Dog Treats and Mold
How to Prevent It

If you are baking your own dog treats and mold is creating issues for you, the following information will hopefully help you tackle your problem. As a food scientist, understanding what made mold grow, and even more how to prevent it were principle parts of my job. Needless to say, when I started baking my dog treats and mold showed up, I was a bit frustrated.

With starting your own dog treat business, you may discover that the shelf life of your dog treats is lacking. Translation - dog treats and mold – it’s not uncommon to find this problem. So don’t feel bad if your dog treats have mold. There are a couple of things you can do to tackle this issue. Let’s start with mold basics. Mold is a microscopic fungus that lives and grows. In order for it to live it needs some basic nutrients and elements, much like other living things: 1. water, 2. food, 3. the right temperature. Not to over simplify things, but that’s really it in a nutshell.

So, if you control those things, you can control the mold. Now, in baking dog treats, unfortunately, nearly every ingredient that you use will be good food for the mold – especially when it is all mixed together. So the two things that you can really control are the temperature of your treats, and the water or moisture in your treats.


Let’s start with temperature. Mold spores can often withstand very high temperatures, so the cooking process may not kill the mold spores. Or, mold spores can land on your treats after they are cooked (they are floating around almost everywhere). Once your treat is baked, the temperature you keep it at can dramatically slow down the growth of mold. Typically, the lower the storage temperature, the less mold growth you will have.

So, if you keep a treat at room temperature, another treat from the same batch in the refrigerator, and yet a third treat in the freezer, the treat you kept in the freezer will most likely be mold-free for months. The treat in the refrigerator will last many weeks (up to 4 – 6 weeks), and the treat you keep at room temperature may mold in 1 to 2 weeks.

There are ingredients available for commercial processors that inhibit mold (calcium proprionate, etc..). But as a gourmet or all natural treat baker, you may want to avoid having these things on your ingredient statements. One of your options is to cook and cool your treats as normal, and then hold them frozen until you need to ship them to your customers. You could also place a “sell by or freeze by” date on your packages like this:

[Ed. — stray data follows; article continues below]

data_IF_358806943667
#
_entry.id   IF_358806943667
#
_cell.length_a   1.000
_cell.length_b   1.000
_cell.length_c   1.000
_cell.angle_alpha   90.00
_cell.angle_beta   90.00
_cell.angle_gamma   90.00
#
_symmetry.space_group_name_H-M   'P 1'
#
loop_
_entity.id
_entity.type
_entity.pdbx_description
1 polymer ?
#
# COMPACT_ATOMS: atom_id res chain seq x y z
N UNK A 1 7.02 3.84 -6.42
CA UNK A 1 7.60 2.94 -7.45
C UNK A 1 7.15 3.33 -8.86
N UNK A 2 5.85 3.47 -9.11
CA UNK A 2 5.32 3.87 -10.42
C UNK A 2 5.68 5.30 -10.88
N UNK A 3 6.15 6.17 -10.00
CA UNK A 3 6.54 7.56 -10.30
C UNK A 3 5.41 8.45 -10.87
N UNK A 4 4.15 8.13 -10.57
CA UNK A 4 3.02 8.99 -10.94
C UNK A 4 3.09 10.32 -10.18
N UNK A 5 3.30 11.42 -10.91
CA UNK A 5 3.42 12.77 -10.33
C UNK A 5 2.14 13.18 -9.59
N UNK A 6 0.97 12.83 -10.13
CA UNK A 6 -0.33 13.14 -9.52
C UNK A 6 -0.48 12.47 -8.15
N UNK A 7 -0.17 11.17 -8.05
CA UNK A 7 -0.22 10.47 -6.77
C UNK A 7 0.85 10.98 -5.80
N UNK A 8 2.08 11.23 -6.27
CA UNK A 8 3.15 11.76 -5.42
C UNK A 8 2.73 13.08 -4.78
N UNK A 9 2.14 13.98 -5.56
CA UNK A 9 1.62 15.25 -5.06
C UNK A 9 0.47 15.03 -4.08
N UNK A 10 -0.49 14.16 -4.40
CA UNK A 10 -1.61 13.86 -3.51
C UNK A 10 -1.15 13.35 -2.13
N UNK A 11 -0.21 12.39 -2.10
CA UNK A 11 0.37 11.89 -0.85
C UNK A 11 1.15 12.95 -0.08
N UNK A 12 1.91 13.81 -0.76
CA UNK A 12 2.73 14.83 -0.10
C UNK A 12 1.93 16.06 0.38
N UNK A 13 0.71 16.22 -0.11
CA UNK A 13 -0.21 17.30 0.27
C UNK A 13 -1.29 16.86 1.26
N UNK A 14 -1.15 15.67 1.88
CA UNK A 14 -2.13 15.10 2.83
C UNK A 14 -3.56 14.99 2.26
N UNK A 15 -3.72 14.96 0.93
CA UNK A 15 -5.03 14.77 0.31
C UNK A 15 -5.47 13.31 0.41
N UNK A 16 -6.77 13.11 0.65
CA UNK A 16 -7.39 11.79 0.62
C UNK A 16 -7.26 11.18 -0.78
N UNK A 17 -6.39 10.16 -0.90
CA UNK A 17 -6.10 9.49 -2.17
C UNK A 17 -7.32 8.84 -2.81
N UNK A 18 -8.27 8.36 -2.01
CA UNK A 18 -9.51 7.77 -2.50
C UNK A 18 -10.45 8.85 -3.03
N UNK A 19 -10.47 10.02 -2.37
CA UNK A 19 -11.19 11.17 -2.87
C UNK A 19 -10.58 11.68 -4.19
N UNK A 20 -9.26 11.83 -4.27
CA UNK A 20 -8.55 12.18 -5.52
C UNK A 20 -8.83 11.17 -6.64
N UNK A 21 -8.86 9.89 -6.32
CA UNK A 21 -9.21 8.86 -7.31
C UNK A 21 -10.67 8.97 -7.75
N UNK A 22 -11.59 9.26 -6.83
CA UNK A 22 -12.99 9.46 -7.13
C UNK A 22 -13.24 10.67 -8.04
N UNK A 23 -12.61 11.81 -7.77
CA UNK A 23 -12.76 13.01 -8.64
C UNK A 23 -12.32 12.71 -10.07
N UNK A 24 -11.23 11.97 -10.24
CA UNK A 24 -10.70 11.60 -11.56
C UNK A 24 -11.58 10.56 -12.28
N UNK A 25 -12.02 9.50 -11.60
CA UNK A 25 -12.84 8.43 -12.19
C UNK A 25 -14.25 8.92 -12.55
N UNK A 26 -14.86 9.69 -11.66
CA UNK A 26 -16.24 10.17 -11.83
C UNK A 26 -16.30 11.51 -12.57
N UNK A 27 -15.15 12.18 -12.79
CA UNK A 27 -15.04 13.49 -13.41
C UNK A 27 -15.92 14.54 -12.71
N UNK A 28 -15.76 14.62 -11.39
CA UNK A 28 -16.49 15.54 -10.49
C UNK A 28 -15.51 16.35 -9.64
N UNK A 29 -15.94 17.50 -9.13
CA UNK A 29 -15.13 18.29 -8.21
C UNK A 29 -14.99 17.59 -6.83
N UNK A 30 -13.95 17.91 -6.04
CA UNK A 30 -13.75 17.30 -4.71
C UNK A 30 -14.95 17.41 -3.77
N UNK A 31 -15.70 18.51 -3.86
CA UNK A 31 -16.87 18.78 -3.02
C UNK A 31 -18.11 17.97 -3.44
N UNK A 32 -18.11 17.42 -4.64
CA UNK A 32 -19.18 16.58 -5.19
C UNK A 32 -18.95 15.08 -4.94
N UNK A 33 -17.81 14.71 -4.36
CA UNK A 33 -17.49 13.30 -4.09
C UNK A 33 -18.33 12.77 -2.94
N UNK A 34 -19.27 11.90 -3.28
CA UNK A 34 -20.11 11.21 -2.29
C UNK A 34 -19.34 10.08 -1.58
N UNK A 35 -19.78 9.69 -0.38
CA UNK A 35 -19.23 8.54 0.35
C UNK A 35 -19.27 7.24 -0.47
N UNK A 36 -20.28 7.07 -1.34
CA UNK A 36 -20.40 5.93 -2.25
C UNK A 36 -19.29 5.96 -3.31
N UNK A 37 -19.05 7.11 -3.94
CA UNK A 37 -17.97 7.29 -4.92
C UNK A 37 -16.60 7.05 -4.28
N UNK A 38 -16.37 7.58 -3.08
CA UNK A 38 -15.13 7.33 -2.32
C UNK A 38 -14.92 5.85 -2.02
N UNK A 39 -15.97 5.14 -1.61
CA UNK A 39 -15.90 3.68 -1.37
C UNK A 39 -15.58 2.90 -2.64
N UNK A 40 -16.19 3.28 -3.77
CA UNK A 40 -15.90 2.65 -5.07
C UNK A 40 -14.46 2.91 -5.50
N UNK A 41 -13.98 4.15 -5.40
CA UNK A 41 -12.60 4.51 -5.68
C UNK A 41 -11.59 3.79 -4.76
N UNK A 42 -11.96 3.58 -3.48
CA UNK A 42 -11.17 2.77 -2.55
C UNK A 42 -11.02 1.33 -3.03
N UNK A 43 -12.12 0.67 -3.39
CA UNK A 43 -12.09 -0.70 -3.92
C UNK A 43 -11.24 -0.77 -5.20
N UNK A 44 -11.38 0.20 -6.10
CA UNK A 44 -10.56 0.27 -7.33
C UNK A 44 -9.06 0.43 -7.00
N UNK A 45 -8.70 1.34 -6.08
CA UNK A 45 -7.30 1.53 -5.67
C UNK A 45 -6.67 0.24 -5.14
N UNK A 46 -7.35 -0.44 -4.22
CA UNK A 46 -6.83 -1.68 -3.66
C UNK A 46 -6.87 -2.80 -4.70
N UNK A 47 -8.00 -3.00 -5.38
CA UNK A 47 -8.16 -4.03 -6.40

“Use or Freeze By 7/4/2008” – Treats are baked fresh and contain No Preservatives.

Let your customers know that your product is fresh and will spoil if not handled properly. This is more critical with softer types of treats, cakes, and muffins that have much more water than crunchy options.


The other thing you can control with dog treats and mold, is the amount of moisture in your treats. If you are baking “crunchy” treats, and still getting mold after 1 to 2 weeks, then you still have too much moisture in your treats. Mold must have moisture to grow. Very crunchy treats typically have most of the water cooked off in the oven. This does take some skill for dog treats. It’s not like baking cookies. You will need to cook your treats at lower temperatures for longer times to make sure the moisture can get out of the treat before it browns too much or burns. Depending on the shape that you are using and how much your treats weight (thickness), it is not uncommon for you to have to heat your treats at 250F for 1 to 2 hours or even longer. Experiment with your treats to determine with your recipe, shape, and thickness combination what time and temperature give you the right color and hardness for your dog treat.

Another trick to consider is to use a commercial dehydrator to help drive off some of the extra moisture from your dog treats. This allows you to cook your treats a little faster, get the right color, and then transfer the treats to a dehydrator for 6 – 8 hours. The dehydrator will remove the moisture without adding heat or changing the color of your treats.

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We hope this helps with some of your dog treat mold issues. If you still have questions, please contact us!!! We will be happy to help solve your problem!